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CrashCourse: US History playlist
You will often begin by selecting a research topic, then defining a research question within this topic to investigate. What's the difference?
A simple topic is too broad. For example:
A research question must also not be too narrow.
As you explore scholarly secondary sources and historical primary sources, you may need to periodically re-evaluate your research question to ensure that it is neither too broad nor too narrow.
Robert C. Williams suggests that a research question might:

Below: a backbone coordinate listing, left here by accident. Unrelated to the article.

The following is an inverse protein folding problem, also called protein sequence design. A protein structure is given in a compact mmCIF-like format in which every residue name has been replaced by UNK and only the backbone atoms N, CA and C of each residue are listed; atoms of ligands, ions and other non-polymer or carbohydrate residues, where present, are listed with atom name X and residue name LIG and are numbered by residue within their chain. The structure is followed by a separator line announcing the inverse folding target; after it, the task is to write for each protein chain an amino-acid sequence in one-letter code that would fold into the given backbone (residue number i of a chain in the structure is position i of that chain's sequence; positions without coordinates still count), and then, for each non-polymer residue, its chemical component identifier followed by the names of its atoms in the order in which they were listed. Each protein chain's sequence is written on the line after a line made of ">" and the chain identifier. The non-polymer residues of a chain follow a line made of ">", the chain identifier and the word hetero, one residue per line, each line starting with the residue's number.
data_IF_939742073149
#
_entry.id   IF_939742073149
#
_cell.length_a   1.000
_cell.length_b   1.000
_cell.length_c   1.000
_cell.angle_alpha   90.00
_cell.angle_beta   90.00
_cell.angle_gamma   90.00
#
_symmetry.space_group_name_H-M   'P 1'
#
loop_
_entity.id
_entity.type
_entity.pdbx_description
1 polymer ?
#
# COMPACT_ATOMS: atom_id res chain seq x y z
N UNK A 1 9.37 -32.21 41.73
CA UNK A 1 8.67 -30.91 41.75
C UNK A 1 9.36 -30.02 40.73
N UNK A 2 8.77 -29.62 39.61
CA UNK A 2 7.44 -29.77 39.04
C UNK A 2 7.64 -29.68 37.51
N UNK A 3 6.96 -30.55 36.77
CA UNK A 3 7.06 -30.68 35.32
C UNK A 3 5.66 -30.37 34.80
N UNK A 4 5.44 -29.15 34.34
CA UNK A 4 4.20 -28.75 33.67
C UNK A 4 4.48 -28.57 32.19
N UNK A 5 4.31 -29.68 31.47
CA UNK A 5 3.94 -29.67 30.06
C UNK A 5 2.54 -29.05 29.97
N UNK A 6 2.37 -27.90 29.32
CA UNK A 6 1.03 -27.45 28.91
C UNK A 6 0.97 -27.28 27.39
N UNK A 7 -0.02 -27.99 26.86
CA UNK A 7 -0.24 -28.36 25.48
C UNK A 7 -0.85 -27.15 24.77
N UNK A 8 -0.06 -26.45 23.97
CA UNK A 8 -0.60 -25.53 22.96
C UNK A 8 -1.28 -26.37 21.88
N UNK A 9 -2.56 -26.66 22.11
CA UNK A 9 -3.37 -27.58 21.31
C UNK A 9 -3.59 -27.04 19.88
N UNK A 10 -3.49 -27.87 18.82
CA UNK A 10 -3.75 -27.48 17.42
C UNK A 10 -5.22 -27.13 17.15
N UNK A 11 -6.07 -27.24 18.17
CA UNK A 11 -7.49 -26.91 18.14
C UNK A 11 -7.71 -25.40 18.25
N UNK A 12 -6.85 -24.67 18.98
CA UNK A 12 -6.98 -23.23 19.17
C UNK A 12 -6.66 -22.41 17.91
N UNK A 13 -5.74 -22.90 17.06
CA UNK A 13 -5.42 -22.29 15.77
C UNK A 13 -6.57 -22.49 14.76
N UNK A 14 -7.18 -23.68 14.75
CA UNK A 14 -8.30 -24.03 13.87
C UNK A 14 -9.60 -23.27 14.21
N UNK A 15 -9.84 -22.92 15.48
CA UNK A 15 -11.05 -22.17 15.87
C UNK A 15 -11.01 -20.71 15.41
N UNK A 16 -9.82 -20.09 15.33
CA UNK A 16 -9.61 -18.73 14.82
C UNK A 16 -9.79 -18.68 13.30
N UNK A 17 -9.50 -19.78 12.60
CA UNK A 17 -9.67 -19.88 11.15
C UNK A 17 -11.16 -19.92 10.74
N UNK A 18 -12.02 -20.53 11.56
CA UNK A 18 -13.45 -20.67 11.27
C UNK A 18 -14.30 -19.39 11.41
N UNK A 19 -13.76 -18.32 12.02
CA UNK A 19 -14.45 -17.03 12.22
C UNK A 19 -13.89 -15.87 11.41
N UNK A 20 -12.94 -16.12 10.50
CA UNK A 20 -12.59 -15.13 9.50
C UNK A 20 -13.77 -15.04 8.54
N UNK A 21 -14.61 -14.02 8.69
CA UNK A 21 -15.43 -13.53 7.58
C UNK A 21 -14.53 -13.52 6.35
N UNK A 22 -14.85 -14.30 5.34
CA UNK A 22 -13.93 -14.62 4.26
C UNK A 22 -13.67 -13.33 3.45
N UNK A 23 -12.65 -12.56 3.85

Source: Williams, Robert C. The Historian's Toolbox: A Student's Guide to the Theory and Craft of History. Second ed. Armonk, NY: M. E. Sharpe, 2007.
BEFORE you sit down at the computer to start searching for books, articles, and primary sources, take a moment to think about WHAT you will search for.
Write down key words, phrases, names, and dates that might relate to your topic.
HOW do you come up with the words to write down?
Make notes about how these words and phrases relate to each other, using AND, OR, and NOT to connect ideas (see diagrams below).